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Denotation vs. Connotation

outstrip

[out-strip] /ˌaʊtˈstrɪp/
verb (used with object), outstripped, outstripping.
1.
to outdo; surpass; excel.
2.
to outdo or pass in running or swift travel:
A car can outstrip the local train.
3.
to get ahead of or leave behind in a race or in any course of competition.
4.
to exceed:
a demand that outstrips the supply.
Origin of outstrip
1570-1580
1570-80; out- + strip1
Dictionary.com Unabridged
Based on the Random House Dictionary, © Random House, Inc. 2015.
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Examples from the Web for outstripping
Contemporary Examples
Historical Examples
  • No one outstripping him cast a bad colour on him; nor did he object to bow to another as his superior.

    Vittoria, Complete George Meredith
  • The two pairs of girls were intent only on outstripping each other.

    Madge Morton's Secret Amy D. V. Chalmers
  • "Or it is quite likely that we are outstripping them," added Reeves.

    Captured at Tripoli Percy F. Westerman
  • It grew rapidly, outstripping its rival, and also capturing the county-seat.

    A Backward Glance at Eighty Charles A. Murdock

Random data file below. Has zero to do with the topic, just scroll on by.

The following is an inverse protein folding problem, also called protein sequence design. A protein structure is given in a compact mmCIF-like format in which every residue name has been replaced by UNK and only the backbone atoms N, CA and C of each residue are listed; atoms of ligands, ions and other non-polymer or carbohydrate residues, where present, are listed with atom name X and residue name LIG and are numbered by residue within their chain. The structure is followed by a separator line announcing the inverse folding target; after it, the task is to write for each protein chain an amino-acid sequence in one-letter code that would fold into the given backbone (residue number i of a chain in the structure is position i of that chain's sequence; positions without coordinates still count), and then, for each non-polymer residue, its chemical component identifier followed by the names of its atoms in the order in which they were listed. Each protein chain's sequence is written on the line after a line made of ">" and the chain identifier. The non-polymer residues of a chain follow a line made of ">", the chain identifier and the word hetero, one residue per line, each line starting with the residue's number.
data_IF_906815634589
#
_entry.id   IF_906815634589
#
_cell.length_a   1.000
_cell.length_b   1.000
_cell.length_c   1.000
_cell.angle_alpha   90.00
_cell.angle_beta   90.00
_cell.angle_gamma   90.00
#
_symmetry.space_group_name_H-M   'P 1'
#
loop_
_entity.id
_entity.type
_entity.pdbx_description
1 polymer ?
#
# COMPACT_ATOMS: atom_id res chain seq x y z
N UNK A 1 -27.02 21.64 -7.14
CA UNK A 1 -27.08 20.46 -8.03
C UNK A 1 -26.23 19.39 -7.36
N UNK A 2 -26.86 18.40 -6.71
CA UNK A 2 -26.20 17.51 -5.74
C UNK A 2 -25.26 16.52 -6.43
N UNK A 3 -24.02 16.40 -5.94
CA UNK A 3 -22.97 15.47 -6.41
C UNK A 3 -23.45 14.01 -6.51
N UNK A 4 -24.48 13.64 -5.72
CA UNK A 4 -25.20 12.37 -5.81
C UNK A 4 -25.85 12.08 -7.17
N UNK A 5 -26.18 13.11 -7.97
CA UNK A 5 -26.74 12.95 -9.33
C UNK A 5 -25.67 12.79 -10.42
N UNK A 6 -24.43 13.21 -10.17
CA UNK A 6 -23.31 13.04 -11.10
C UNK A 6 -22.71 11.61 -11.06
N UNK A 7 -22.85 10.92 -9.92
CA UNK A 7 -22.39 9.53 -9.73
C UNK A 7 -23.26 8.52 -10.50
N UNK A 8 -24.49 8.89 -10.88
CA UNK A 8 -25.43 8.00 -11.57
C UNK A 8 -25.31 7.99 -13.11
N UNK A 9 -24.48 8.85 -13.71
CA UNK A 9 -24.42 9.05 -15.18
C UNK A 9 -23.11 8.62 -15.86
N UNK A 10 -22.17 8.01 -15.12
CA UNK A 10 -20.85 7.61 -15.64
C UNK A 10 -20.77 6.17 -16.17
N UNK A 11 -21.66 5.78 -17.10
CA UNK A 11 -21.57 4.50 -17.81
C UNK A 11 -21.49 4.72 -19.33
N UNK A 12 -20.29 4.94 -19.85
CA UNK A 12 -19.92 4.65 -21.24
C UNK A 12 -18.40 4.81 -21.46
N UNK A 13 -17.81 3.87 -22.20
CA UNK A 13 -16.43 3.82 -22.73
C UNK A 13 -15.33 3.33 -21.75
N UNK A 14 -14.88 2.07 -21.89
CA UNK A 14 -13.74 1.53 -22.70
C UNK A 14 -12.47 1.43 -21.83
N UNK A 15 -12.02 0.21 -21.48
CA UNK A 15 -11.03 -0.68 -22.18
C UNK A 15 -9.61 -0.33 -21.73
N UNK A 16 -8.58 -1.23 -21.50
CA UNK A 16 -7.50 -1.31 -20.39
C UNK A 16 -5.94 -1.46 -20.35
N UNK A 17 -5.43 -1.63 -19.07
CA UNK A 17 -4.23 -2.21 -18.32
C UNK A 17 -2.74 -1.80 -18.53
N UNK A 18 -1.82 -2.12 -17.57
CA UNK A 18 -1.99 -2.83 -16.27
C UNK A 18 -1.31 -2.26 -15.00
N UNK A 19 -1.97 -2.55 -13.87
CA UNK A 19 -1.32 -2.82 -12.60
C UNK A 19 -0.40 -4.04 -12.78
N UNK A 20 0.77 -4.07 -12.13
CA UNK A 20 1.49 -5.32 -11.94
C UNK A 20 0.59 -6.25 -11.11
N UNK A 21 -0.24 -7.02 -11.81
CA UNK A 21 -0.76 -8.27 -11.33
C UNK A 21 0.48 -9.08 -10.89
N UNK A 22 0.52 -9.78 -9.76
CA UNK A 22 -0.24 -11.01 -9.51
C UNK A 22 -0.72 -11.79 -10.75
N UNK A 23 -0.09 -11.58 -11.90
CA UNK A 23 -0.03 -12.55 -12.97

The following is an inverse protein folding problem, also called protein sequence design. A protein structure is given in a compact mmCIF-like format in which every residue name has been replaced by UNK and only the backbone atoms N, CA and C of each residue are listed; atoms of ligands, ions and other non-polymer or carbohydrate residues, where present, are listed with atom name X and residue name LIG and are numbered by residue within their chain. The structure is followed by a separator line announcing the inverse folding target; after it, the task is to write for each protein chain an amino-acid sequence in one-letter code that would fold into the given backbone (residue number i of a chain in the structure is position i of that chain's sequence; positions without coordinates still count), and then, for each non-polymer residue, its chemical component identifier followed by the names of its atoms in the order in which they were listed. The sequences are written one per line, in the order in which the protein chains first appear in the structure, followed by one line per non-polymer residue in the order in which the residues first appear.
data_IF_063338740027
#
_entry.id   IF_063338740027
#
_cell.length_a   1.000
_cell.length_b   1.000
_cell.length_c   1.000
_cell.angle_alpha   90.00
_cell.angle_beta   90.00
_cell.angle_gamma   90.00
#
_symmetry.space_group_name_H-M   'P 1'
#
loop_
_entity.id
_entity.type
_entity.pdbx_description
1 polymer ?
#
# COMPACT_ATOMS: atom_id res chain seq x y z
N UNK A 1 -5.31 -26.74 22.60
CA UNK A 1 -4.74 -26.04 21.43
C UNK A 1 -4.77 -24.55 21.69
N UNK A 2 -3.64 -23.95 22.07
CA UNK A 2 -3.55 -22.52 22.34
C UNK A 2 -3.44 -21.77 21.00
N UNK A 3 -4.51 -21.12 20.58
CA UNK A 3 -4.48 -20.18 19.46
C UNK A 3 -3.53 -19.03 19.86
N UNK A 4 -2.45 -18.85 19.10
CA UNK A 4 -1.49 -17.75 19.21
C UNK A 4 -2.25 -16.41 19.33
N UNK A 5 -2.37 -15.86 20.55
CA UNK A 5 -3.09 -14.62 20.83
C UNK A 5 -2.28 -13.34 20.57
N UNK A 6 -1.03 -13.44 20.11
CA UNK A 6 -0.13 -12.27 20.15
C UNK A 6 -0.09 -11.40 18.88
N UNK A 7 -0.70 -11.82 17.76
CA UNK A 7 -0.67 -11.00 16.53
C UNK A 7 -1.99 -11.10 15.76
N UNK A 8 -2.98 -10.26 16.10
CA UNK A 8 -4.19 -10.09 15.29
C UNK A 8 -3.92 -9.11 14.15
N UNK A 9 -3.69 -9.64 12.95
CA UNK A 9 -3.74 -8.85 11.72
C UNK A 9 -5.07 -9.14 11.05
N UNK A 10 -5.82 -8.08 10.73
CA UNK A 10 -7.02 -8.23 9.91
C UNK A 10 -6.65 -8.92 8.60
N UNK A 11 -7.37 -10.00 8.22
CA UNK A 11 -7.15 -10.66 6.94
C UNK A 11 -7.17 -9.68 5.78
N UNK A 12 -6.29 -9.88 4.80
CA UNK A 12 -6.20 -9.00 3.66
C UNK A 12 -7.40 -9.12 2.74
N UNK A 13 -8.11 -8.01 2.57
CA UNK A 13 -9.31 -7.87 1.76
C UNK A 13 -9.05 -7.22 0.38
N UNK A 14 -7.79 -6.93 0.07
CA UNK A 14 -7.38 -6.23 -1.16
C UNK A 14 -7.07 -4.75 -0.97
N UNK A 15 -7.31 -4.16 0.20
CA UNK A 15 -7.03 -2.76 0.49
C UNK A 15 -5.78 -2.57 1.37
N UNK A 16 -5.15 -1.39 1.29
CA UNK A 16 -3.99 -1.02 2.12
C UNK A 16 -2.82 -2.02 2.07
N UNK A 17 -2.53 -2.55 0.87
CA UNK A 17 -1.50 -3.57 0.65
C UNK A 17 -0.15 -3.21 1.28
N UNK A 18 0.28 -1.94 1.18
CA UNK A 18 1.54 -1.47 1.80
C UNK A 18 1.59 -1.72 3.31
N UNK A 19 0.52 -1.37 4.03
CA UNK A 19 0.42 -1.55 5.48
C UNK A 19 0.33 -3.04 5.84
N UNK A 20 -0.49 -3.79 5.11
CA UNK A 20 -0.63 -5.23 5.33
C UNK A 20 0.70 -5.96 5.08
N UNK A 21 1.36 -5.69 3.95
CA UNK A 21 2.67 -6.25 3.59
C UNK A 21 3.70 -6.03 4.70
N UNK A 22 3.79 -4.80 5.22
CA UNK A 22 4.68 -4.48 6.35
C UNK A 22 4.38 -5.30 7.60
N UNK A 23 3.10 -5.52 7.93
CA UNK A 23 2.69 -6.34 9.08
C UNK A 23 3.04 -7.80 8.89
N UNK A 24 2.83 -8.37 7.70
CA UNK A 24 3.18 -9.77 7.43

• They cannot bear to see Germany outstripping them in learning.'

    The Age of Erasmus P. S. Allen
  • That cathedral, it is true, was bent on outstripping its sisters.

    The Cathedral Joris-Karl Huysmans
  • But Forbes, outstripping two or three mounted policemen, swept alongside and caught her from her saddle to his pommel.

    What Will People Say? Rupert Hughes
  • Stop not to fight with any; everything depends on outstripping pursuit.

    The Strong Arm Robert Barr
  • Finally, this paragon of conifers surprises Eastern nurserymen by outstripping other seedlings in vigor and quickness of growth.

    Trees Worth Knowing Julia Ellen Rogers
British Dictionary definitions for outstripping

outstrip

/ˌaʊtˈstrɪp/
verb (transitive) -strips, -stripping, -stripped
1.
to surpass in a sphere of activity, competition, etc
2.
to be or grow greater than
3.
to go faster than and leave behind
Collins English Dictionary - Complete & Unabridged 2012 Digital Edition
© William Collins Sons & Co. Ltd. 1979, 1986 © HarperCollins
Publishers 1998, 2000, 2003, 2005, 2006, 2007, 2009, 2012
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Word Origin and History for outstripping

outstrip

v.

1570s, "to pass in running," from out + Middle English strip "move quickly," of unknown origin. Figurative sense of "to excel or surpass in anything" is from 1590s. Related: Outstripped; outstripping.

Online Etymology Dictionary, © 2010 Douglas Harper
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